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Homes in Vaasa rise a centimetre a year due to land uplift

There are no major earthquakes in Finland, but the land is still constantly on the move. Finland moves about two centimetres northeast every year together with Eurasian tectonic plate. Additionally, as a result of the land uplift after the latest ice age, the horizontal coordinates of Finland change a few millimetres and heights up to one centimetre every year.

The picture shows the land uplift in Scandinavia. It is fastest in the Quark area, nearly 10 cm per 10 years.
The picture shows the land uplift in Scandinavia. It is fastest in the Quark area, nearly 10 cm per 10 years.

‘That may sound like a small number, but with satellite positioning, for example, the coordinates currently differ about 70 centimetres from the national coordinates, and this difference is growing all the time. It is essential to take this into account in the future intelligent traffic, aviation and navigation, for example. And as the land rises in the Vaasa region by one metre every one hundred years, this also changes the coastline in notable ways,’ says Hannu Koivula, the department head leading the KaRef project at the National Land Survey of Finland.

KaRef project strives to solve the challenge of changing coordinates

KaRef project looks for a solution to the increasing inaccuracies of coordinates and the related reference systems.

Finland has three national reference systems, EUREF-FIN coordinate system, N2000 height system and FOGN gravity system. These three systems enable accurate positioning, but the results become less accurate every year. 

The reason for this is that all the current Finnish systems are static; they are based on reference points with unchanging coordinates. However, these reference points are moving slowly in relation to each other and with the Eurasian plate, further away from the point to which they were once set. Due to this, their coordinates no longer match the actual position of the reference point.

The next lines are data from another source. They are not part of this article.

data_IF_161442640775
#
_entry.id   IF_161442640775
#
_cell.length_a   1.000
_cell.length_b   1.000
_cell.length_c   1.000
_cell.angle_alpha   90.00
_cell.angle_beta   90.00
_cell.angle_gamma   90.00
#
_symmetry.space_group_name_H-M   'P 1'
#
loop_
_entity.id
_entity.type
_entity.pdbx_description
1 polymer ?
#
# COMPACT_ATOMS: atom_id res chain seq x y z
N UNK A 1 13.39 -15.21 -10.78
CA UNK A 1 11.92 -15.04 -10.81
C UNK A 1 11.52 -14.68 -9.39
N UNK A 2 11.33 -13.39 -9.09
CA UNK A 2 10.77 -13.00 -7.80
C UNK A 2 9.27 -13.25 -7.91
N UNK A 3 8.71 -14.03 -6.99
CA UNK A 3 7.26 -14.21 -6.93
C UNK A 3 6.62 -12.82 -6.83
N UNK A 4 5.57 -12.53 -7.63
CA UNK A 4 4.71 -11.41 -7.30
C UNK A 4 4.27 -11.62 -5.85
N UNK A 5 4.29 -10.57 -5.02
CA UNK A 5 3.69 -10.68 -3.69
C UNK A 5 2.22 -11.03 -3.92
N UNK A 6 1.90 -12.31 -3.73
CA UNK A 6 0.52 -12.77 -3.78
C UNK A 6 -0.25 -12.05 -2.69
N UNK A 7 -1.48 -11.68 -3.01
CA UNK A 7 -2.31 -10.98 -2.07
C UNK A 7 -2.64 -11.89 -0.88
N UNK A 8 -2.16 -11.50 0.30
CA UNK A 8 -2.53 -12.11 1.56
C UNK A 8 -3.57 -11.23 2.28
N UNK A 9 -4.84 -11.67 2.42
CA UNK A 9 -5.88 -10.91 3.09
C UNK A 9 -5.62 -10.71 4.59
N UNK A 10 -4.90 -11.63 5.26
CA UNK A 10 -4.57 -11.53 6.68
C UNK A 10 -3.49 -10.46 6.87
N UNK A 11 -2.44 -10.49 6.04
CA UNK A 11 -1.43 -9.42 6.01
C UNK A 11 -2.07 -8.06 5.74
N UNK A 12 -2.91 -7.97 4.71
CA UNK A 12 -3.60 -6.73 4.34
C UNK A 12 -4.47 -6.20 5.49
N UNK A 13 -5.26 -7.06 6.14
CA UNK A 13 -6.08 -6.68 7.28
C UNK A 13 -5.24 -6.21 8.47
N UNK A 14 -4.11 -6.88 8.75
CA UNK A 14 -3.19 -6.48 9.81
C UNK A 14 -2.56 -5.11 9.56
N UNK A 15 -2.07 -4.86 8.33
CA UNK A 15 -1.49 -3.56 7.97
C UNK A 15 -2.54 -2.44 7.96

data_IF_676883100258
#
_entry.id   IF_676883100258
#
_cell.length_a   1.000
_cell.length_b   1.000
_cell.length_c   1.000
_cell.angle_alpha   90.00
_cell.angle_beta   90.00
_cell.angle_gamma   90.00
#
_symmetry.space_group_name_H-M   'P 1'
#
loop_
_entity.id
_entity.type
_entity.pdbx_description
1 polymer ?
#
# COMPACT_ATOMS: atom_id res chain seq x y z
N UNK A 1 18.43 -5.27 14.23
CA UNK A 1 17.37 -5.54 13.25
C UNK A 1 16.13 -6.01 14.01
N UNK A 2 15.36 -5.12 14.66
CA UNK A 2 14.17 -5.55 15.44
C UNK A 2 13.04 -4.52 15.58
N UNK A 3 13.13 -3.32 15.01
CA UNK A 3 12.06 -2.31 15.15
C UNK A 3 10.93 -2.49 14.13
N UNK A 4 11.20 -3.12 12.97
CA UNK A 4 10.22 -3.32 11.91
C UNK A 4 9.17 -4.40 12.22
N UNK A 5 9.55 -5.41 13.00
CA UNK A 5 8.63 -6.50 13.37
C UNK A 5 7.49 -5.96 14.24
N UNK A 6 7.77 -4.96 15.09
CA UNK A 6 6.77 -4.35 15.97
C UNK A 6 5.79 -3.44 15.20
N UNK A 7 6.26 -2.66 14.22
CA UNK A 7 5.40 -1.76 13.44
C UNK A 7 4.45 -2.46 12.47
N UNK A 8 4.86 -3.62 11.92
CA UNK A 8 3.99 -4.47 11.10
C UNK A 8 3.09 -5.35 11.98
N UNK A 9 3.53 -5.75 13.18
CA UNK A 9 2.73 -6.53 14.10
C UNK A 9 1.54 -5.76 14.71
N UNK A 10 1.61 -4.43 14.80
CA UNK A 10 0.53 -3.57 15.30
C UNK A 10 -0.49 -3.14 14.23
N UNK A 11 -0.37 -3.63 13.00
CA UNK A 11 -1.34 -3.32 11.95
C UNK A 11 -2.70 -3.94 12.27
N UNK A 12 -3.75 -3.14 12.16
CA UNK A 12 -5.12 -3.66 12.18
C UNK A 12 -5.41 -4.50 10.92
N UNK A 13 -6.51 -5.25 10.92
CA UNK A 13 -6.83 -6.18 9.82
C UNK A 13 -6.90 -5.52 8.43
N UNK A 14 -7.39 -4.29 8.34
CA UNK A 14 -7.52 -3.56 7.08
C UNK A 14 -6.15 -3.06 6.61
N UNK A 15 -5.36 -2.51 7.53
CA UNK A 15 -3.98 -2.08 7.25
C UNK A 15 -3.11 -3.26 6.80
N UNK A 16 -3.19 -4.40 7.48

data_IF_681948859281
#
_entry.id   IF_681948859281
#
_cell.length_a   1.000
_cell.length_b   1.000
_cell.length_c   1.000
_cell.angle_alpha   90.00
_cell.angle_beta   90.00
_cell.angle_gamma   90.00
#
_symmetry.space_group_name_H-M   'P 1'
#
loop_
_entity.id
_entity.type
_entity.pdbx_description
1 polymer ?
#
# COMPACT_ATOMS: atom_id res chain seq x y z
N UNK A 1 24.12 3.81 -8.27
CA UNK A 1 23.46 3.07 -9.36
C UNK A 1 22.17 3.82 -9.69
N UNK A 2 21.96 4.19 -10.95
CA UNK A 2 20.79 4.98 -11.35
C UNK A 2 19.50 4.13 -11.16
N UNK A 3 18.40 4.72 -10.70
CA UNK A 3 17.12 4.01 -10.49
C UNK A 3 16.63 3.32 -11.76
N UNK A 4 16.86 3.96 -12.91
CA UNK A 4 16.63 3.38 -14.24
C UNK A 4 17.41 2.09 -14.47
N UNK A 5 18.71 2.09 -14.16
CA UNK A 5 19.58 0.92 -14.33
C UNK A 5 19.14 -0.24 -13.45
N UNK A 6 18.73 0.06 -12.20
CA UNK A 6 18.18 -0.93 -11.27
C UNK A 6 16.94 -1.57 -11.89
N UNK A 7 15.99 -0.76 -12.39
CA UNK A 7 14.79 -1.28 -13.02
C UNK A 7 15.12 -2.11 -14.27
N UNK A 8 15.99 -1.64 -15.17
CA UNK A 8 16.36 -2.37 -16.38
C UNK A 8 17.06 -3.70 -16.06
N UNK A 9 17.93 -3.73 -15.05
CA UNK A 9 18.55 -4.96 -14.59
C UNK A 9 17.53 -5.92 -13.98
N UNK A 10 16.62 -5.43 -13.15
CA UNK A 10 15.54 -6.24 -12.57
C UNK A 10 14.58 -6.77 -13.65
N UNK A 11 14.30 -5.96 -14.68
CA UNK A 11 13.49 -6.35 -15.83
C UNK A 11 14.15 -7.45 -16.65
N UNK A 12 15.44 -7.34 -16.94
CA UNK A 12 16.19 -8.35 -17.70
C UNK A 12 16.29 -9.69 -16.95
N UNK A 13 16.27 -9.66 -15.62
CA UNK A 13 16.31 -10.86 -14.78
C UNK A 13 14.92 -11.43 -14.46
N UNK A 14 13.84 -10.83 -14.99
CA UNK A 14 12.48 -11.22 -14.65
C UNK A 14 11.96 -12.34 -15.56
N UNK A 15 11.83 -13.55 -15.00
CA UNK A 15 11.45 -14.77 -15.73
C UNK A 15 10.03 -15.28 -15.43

This problem could be solved by introducing dynamic systems where the coordinates are constantly changing, which are also used by the satellite positioning systems. This would enable taking the movements of earth's crust into account, maintaining the accuracy of coordinates. However, daily changing coordinates are challenging for geospatial datasets. One option is to use the dynamic and static systems parallel to each other.

A different set of challenges in air and at the sea

As a consequence of the international standards and regulations, aviation and navigation, for example, must apply global coordinate reference systems, which have to be taken into account in Finland. Finnish Transport and Communications Agency Traficom is currently managing a waterway and nautical chart reform, in which the N2000 height system in nautical chart products and in depth data of waterways will be introduced at stages, starting in late 2020. Commissioning the N2000 height system guarantees improved compliance of depth data both nationally and internationally.   

‘In future years, our nautical charting and waterway services will be in constant need of development due to the automation and digitalisation of shipping, which means that the demands for exact data and the criteria for acquiring information will increase even further. It’s wonderful to be a part of the KaRef project, as it enables us to give feedback of their work and, on the other hand, teaches us what the reference systems will be used for in the future,’ says team leader Maarit Mikkelsson from Traficom’s hydrographic survey services.

‘Finland has invested a great deal in the national laser scanning programme, and without a geoid model, the point clouds cannot be converted into the national N2000 height system. In the KaRef project, we will also review whether the accuracy of the national geoid model can be improved, so I’m looking forward to the project’s results,’ says director Juha Vilhomaa from the National Land Survey of Finland.

More information

Senior Research Scientist Pasi Häkli, +358 50 565 8285, 


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